The whole concept of a coupon is simple: give someone a discount so they are more inclined to purchase. At their simplest you can use them to drive traffic to your store (or increase in-store conversions) and get a boost in sales. Its why you’ll often see coupons at ends of financial quarters or other times when sales are lagging or need a last-minute boost.

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Every Customer Has a Problem

Marketing Basics: Every Customer Has a Problem

Every customer has a problem. That’s one of the most important marketing basics to remember.

Not a personality problem like fear of emotional commitment (although have those as well) or a customer service type problem like a major complaint about your return policy. Instead they have a problem that you or your product can solve.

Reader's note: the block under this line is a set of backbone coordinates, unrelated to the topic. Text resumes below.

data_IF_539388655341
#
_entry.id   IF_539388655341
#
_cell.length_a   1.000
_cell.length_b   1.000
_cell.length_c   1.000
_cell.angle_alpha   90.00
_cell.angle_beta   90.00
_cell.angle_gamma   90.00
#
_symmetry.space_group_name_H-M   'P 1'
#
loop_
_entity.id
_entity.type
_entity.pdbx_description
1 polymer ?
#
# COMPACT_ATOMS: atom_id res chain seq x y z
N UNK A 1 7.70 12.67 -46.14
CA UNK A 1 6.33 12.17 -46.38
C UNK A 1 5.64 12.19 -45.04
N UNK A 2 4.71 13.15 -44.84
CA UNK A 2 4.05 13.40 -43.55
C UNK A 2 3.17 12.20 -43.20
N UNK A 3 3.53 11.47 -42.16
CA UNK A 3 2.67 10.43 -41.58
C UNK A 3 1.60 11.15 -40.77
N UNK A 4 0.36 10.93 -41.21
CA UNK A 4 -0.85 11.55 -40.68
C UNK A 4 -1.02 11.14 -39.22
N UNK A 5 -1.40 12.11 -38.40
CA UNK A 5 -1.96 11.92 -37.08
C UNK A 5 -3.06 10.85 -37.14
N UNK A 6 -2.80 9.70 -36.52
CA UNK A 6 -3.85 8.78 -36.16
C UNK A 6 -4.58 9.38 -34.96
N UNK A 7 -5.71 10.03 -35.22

It’s your job to figure out what that problem is, how to help them solve it, and to let them know you can.
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Marketing Books

Marketing Books Essentials: The 5 Best Books for Marketers

Go to any book store and you’ll see there are a lot of marketing books out there. Amazon currently lists over 62,000 marketing books in its marketing category.

And that’s just taking into account the books that are specifically tagged as being about marketing. That doesn’t include general business books, pyschology books or others that while not specifically marketing books, are still useful books for marketers.

I read a lot. And while I haven’t read all 62,000+ marketing books that Amazon lists, I’ve read my fair share. And of those, there are five in particular that I believe to be essential reads for any marketer.
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Fender Guitar

Fender’s Struggle to Get Guitars Under the Tree (And How To Make Your Brand Relevant Again)